There’s some fascinating and provocative material in “The Capote Tapes” that is diluted by the director Ebs Burnough’s insistence on teasing a question that, arguably, has a self-evident answer.
The movie opens with onscreen texts referring to “a journalist’s” archive on interviews about Capote and rumors of an “unfinished scandalous manuscript.” The journalist turns out to be George Plimpton, who published an oral history on Capote in 1997, over a decade after Capote’s 1984 death at age 59. The manuscript would be “Answered Prayers,” excerpts from which caused much disaffection among Capote’s high-society associates when they ran in Esquire magazine in the mid-70s.
Capote’s story is one of fierce talent, personal bravery, poor professional ethics, eccentric celebrity, and eventual addiction and dissolution. It’s been dramatized in two notable fiction films. And the man himself features in scores of documentaries. Burnough’s movie very much wants to add something new to the narrative, and it does, introducing Kate Harrington, whom Capote quietly adopted in the ’60s. (It’s a complicated and odd story.)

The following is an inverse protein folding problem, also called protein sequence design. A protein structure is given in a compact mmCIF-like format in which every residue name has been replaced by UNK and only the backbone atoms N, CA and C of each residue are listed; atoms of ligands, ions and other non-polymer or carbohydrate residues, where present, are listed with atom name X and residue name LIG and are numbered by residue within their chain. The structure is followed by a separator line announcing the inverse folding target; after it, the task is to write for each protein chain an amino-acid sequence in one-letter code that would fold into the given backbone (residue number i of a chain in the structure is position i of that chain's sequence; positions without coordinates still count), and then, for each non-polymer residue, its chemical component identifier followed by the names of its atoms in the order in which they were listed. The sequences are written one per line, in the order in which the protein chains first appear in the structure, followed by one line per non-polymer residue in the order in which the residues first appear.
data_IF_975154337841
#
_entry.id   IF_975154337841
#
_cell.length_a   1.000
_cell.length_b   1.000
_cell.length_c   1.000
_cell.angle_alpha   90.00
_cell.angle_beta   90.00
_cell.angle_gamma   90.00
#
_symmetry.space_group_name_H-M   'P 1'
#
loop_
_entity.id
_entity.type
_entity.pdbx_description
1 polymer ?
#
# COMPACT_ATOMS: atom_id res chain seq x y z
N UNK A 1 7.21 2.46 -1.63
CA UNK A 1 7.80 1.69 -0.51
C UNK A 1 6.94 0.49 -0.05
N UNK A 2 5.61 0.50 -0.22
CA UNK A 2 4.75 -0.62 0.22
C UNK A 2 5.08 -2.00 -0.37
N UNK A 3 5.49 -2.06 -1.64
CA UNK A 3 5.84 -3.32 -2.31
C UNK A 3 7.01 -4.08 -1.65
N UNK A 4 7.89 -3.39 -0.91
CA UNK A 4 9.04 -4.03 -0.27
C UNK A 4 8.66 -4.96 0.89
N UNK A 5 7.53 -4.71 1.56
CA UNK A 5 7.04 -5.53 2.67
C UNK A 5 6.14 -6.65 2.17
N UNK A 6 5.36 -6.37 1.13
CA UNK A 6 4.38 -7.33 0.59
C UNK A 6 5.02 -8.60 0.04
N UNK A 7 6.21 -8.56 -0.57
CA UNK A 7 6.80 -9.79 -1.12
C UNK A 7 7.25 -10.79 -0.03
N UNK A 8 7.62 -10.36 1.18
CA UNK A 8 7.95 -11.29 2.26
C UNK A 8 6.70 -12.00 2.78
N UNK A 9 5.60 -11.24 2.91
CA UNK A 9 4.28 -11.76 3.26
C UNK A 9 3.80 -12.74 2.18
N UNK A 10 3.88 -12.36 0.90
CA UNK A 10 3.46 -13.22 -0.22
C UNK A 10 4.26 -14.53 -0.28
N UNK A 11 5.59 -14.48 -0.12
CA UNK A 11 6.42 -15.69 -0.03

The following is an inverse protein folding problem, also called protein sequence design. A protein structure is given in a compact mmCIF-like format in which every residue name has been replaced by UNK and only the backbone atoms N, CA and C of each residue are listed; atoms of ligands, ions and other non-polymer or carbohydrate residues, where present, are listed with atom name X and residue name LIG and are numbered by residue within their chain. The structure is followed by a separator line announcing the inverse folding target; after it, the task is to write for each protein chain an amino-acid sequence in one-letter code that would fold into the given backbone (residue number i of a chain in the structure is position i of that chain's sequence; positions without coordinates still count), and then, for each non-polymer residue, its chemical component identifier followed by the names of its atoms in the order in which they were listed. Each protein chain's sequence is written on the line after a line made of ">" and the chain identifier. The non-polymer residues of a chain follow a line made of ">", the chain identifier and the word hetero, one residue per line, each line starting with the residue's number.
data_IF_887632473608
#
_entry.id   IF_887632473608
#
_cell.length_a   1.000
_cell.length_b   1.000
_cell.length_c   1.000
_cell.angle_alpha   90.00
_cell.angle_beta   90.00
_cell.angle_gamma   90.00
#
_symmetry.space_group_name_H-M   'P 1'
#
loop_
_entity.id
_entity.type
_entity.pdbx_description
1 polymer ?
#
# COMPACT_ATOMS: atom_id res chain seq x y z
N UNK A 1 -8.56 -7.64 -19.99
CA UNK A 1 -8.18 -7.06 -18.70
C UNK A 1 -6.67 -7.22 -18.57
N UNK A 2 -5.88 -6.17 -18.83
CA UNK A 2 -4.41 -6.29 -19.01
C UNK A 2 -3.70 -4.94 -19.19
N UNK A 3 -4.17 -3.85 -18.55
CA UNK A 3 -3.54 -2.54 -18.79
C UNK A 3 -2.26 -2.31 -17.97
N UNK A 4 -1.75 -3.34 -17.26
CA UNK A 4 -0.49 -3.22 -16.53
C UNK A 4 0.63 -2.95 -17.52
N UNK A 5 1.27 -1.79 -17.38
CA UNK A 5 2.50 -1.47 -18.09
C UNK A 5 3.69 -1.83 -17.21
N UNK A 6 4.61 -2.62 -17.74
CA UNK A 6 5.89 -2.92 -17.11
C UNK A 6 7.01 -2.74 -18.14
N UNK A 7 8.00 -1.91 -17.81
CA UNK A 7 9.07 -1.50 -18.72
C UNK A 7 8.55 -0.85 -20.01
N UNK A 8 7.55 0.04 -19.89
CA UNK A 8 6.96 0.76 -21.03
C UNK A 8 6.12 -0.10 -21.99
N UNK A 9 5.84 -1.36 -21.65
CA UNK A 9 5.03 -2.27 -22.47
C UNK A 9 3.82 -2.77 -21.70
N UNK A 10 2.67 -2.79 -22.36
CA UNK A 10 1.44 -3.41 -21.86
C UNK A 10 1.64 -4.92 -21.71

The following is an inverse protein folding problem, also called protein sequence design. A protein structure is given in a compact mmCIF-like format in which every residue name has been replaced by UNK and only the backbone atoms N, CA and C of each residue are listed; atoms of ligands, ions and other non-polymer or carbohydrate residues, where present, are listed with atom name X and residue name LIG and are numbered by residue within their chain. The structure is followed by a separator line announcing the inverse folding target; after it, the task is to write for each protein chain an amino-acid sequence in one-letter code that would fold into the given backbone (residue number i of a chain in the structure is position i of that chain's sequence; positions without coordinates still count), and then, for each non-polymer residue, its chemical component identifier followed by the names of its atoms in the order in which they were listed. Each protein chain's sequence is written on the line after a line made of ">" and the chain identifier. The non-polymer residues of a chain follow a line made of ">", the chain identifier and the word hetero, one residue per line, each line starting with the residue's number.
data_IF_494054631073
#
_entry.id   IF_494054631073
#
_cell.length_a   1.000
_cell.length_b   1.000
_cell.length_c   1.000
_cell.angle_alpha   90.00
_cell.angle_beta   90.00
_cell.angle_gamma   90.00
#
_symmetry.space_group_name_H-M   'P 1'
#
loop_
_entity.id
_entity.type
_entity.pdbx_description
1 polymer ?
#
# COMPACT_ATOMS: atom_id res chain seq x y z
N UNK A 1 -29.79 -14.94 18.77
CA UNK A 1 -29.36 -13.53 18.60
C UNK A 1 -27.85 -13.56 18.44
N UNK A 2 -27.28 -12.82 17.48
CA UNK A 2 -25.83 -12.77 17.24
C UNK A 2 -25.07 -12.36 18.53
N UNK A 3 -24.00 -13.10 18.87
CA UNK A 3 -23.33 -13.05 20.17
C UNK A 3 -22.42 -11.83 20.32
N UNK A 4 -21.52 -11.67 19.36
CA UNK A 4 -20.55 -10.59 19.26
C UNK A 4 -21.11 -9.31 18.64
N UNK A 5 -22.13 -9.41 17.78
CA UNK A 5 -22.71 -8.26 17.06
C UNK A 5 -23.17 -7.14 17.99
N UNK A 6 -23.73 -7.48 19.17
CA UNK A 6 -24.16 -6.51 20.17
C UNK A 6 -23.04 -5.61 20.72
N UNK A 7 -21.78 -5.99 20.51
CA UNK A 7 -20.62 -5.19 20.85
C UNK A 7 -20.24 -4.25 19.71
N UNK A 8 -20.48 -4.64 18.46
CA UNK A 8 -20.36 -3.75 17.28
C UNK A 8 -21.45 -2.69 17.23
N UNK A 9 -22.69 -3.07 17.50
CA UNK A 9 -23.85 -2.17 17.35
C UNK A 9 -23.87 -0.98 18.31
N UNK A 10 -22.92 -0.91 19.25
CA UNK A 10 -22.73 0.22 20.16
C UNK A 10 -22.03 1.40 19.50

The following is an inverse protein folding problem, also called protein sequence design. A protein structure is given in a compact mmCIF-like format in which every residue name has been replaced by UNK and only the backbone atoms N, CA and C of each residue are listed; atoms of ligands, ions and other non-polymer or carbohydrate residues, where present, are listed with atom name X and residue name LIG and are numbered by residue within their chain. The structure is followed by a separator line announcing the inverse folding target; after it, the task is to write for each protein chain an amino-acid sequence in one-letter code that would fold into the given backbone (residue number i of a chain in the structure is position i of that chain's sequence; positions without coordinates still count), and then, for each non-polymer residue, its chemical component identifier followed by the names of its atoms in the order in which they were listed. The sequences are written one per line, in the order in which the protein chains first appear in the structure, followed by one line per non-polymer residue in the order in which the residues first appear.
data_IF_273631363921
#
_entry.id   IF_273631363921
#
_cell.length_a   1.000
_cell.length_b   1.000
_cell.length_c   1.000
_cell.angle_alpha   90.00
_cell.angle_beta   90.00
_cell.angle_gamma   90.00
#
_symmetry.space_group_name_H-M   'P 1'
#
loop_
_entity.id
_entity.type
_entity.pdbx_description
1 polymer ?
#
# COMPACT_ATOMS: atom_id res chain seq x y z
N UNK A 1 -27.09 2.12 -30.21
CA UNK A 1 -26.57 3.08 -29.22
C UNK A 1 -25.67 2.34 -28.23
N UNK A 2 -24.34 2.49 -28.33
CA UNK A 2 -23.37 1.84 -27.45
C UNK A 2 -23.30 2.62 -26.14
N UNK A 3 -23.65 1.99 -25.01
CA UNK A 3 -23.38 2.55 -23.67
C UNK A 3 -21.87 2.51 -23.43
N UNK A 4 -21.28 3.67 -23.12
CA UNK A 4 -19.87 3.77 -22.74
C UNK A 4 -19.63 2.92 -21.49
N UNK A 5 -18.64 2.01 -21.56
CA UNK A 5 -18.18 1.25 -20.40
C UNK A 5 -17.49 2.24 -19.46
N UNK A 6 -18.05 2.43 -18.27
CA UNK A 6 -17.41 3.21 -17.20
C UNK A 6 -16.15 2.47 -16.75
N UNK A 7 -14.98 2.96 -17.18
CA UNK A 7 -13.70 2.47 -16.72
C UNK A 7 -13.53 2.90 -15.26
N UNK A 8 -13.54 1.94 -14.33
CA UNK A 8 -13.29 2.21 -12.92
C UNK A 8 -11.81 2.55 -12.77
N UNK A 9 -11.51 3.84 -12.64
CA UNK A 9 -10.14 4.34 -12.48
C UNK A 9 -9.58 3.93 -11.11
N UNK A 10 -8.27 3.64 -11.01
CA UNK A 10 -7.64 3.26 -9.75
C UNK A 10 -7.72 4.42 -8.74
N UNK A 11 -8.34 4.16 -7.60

After this, the movie flips and flops from a linear approach and one that implies “Hold on, we’ll get to that manuscript in a bit.” Over a shot of the steel reels of an analog tape recorder rolling, we hear Norman Mailer say “nobody wrote better sentences” — one of the few observations here on Capote’s work. Onscreen, the writer Jay McInerney is unfortunately assigned to deliver a lot of “I want to be a part of it, New York, New York” boilerplate.
As for that manuscript, anyone paying attention knows the answer early on. By the end of his life, Capote was such a human wreck that the idea of some kind of posthumous literary time bomb is ridiculous on the face of it.
The Capote Tapes
Not rated. Running time: 1 hour 38 minutes. In theaters.
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